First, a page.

Insights On Testing And Treatment Of Ischemic Wounds

Pages: 26 - 28
Clinical Editor: Lawrence Karlock, DPM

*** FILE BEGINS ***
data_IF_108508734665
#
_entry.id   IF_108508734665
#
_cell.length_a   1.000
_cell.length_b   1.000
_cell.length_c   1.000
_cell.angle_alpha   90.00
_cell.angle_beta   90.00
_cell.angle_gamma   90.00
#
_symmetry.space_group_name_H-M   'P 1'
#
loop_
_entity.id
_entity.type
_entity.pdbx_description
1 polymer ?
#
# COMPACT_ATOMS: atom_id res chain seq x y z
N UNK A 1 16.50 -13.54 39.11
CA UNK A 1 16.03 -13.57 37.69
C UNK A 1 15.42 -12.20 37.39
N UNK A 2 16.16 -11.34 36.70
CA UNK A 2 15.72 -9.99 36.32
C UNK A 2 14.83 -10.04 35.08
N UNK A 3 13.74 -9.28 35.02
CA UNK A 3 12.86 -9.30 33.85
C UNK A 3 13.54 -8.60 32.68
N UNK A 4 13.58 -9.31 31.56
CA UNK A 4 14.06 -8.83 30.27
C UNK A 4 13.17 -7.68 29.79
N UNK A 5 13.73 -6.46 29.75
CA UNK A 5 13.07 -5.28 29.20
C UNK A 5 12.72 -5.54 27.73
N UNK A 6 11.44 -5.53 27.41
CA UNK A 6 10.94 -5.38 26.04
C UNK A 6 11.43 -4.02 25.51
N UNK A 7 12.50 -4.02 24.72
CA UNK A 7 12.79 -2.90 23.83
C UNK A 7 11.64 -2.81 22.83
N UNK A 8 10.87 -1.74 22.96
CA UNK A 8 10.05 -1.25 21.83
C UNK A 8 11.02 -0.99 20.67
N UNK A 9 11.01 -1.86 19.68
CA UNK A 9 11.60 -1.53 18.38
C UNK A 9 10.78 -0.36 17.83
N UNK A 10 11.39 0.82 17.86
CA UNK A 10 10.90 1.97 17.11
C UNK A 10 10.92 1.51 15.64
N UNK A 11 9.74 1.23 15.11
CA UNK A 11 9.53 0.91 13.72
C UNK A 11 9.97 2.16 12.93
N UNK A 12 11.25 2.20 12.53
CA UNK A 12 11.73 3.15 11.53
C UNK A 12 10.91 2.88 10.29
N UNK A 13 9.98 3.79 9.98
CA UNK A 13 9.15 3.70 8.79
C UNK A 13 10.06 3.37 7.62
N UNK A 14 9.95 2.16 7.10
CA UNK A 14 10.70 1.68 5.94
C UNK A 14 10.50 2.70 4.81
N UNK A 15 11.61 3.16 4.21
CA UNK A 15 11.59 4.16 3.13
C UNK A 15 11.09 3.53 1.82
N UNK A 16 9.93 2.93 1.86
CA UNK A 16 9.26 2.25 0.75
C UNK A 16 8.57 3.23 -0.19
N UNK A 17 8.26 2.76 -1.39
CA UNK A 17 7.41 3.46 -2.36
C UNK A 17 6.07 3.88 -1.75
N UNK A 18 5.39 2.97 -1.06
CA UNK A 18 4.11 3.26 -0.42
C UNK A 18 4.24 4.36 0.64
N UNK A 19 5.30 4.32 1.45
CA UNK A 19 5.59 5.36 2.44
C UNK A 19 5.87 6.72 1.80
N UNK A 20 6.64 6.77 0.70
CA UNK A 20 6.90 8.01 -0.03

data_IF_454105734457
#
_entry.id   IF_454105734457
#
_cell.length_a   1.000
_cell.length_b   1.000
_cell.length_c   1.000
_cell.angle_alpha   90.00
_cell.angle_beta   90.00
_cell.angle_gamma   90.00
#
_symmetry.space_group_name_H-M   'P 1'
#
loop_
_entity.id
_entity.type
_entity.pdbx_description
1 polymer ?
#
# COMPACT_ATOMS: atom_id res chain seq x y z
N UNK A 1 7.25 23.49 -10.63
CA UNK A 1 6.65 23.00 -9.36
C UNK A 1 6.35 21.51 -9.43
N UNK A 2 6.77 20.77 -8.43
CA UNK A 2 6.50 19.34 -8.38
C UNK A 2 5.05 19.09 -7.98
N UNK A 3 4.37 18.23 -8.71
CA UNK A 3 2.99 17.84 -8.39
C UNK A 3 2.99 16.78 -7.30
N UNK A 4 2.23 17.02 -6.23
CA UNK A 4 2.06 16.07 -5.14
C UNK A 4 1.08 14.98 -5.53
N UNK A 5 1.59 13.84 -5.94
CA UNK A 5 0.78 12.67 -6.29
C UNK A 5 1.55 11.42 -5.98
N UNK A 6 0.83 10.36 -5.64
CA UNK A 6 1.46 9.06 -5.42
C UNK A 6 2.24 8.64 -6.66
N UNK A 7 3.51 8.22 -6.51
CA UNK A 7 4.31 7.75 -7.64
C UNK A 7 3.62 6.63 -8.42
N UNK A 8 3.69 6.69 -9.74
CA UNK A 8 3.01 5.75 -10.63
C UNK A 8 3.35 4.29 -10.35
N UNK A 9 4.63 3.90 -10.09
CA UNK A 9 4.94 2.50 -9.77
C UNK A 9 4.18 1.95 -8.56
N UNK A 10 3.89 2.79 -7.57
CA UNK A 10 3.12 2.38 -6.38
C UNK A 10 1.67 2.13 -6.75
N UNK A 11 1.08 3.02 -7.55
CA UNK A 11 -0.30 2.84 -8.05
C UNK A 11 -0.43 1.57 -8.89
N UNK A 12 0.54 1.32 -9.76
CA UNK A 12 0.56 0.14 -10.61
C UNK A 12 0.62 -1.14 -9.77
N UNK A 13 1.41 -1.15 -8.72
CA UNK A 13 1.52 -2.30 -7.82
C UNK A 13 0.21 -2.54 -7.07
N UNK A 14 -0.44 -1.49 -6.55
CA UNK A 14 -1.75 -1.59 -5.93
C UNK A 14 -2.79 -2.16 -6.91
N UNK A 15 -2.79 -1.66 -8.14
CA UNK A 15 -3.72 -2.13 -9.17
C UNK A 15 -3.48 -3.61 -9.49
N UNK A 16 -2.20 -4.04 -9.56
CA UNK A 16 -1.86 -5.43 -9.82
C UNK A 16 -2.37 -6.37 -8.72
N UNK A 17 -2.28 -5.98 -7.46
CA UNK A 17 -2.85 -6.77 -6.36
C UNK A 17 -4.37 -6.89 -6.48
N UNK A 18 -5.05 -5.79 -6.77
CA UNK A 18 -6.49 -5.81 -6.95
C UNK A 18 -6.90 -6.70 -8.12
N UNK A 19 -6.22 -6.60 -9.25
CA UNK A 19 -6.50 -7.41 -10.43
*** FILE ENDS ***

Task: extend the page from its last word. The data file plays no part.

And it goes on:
Ischemic wounds can be challenging for any physician. With this in mind, the panelists discuss key indicators to look for in the history and physical exam, the effectiveness of noninvasive vascular testing and parameters for performing an amputation after bypass surgery. They also explore the treatment possibilities of angioplasty/stenting and the long leg distal bypass. Without further delay, here is what they had to say. Q: What is your workup/treatment plan when a new patient presents with an ischemic foot wound? A: Mark Beylin, DPM, says it starts by determining the patient’s chief complaints. He asks the patient for a full and clear chronological account of his or her symptoms, including initial onset, duration, attempted treatment (if any) and if there’s any history of previous episodes, etc. Richard Stillman, MD, determines if the patient has any symptoms, such as intermittent claudication or leg pain at rest, that are suggestive of arterial insufficiency. Not only is the medical history important, but Dr. Beylin notes the patient’s social history, in regard to smoking, alcohol and drug use, can reveal a direct relationship to developing an ischemic disease. He also says the patient’s family history may reveal the risk of developing certain diseases. When performing the physical examination, Dr. Stillman checks the extremity for the absence of femoral, popliteal, dorsalis pedis or posterior tibial pulses. However, he cautions that approximately 10 percent of the normal population lacks a dorsalis pedis pulse. Dr. Stillman also encourages physicians to listen for bruits, especially overlying the iliofemoral segment. When palpating the pulses, Dr. Beylin says you should also note the presence or absence of aneurysmal dilation. Dr. Stillman emphasizes recording the status of venous and capillary refilling, and noting the existence of skin atrophy, the presence of cyanosis or dependent rubor and the absence of hair growth on the toes. If you suspect arterial insufficiency, Dr. Beylin recommends checking the amount of pallor on the lower extremities upon elevation. He also checks for asymmetry, edema, stasis pigmentation, inflammatory changes, and dilated veins as well as the condition of the patient’s skin and nails. Often these patients will require a more extensive workup and Dr. Beylin says he refers them to a vascular or endovascular specialist. If the wound appears to be infected, Dr. Beylin will obtain a culture, begin preliminary antibiotics and seek an infectious diseases consult. Q: What role does noninvasive vascular testing play in the management of these wounds? What absolute toe pressure numbers do you consider adequate for healing? A: Dr. Beylin calls noninvasive vascular testing a “very useful tool” in determining a general idea of a vascular compromise. Specifically, he uses testing such as arterial/venous duplex scanning, limb blood pressures, velocity patterns and transcutaneous toe pressures. In his opinion, Dr. Beylin believes transcutaneous toe pressures greater than 40 mm are adequate for healing in most patients. Lawrence Karlock, DPM, has found that an absolute toe pressure of greater than 55 mmHg with a biphasic pedal pulse is usually satisfactory for healing while a toe pressure less than 30 mmHg is not conducive for healing. Dr. Karlock says he employs noninvasive vascular testing to obtain absolute toe pressures for patients who have any signs of a non-healing, ischemic ulcer. He prefers to use an accredited vascular lab. He says doing so gives him an objective measure of the patient’s healing potential even in the face of calcified lower extremity vessels. Other tests can be misleading according to Dr. Stillman. He says this is particularly the case when trying to use ankle-brachial pressure indices to assess patients with diabetes. Dr. Stillman points out these patients may have poorly compressible calcified arteries that tend to give normal or high pressures despite poor flow. While ultrasonic visualization of arterial anatomy does help identify aneurysmal disease or ulcerated plaque, Dr. Stillman says it generally correlates poorly with hemodynamic data. When one employs noninvasive arterial blood flow testing (such as pulse volume recording and plethysmography), pneumatic cuffs encircle the thighs, calves, ankles, feet and, sometimes, individual toes, according to Dr. Stillman. He says a transducer measures the subtle pressure changes that occur with each pulse wave and a computer chip translates the information into easily readable tracings. “This printout provides useful information about the hemodynamic significance of atherosclerotic disease,” emphasizes Dr. Stillman. “Extremely blunted distal tracings suggest likely wound healing problems unless revascularization can be accomplished.” Q: How has the role of the “long leg distal bypass” changed your prognosis of these wounds? A: In situ bypass is a sophisticated technique for arterializing the greater saphenous vein, notes Dr. Stillman. He says the vein remains in its anatomical position but is anastomosed proximally to the common femoral artery and distally to a runoff vessel such as the posterior tibial, anterior tibial or peroneal artery. Since leg veins have valves to prevent flow in the caudad direction, Dr. Stillman notes the vascular surgeon would destroy the valves with a valvulotome and then ligate the vein branches in order to avoid arteriovenous fistulas. While he calls it “an arduous and technically challenging operation,” Dr. Stillman says a successful in situ bypass has a respectable long-term patency rate and a well-deserved reputation for limb salvage, often despite extensive arterial disease. Q: What role does angioplasty/ stenting play in the infrapopliteal occlusive lesion in the diabetic foot? A: Dr. Stillman says short segment stenotic and occlusive disease responds well to endovascular managememt such as angioplasty or stenting. Stenting is particularly effective in larger vessels such as the iliac arteries, notes Dr. Stillman. He adds that the infrainguinal segment and particularly the infrapopliteal segment carry a higher restenosis rate after endovascular reconstruction. As the technology advances, Dr. Stillman says one can look for improving patency rates. He also emphasizes that even a short-term boost in arterial flow can be “a limb- and life-saver for a surgically high-risk patient with a non-healing, ischemic foot wound.” Q: What is your approach in managing ischemic wounds? A: Dr. Karlock says you should avoid aggressive debridement in a potentially ischemic wound. “This just adds insult to injury,” notes Dr. Karlock. When it comes to noninfected, stable ischemic wounds, he suggests keeping them dry until appropriate revascularization techniques are carried out. Dr. Karlock says he would avoid using any enzymatic debriding agents in this situation. Dr. Beylin notes that he does employ enzymatic-type agents such as Panafil and Accuzyme on necrotic wounds. Q: What are your thoughts on the timing of a foot amputation after bypass surgery? A: Amputation for infected gangrene should precede bypass surgery by about 10 days, notes Dr. Stillman, who adds that doing so allows the clearing of bacterial seeding from the lymphatic channels that one would encounter during the bypass. On the other hand, he says one may treat dry gangrenous toes or clean, non-healing ulcers before or after vascular reconstruction. Within five to seven days, it becomes more or less clear whether a vascular bypass has been successful, according to Dr. Beylin. Dr. Stillman says waiting until the bypass has been accomplished facilitates a more accurate assessment of local perfusion and the amputation level. Occasionally, he notes vascular surgeons will excise a clean foot ulcer or amputate a dry gangrenous toe concurrently with the bypass, but they would always use an isolated operative field and separate instruments to do so. Dr. Beylin is a staff physician at the Northwest Medical Center in Margate, Fla., and is an attending physician at the hospital’s Wound Healing Center. He is board-qualified in foot and reconstructive rearfoot and ankle surgery by the American Board of Podiatric Surgery. Dr. Stillman is the Medical Director of the Wound Healing Center and a member of the Board of Trustees of the Northwest Medical Center in Margate, Fla. He has published over 100 research papers and textbook chapters, and has authored or edited a half-dozen surgical textbooks. Dr. Karlock (pictured) is a Fellow of the American College of Foot and Ankle Surgeons and practices in Austintown, Ohio. He is a member of the Editorial Advisory Board for WOUNDS, a Compendium of Clinical Research and Practice.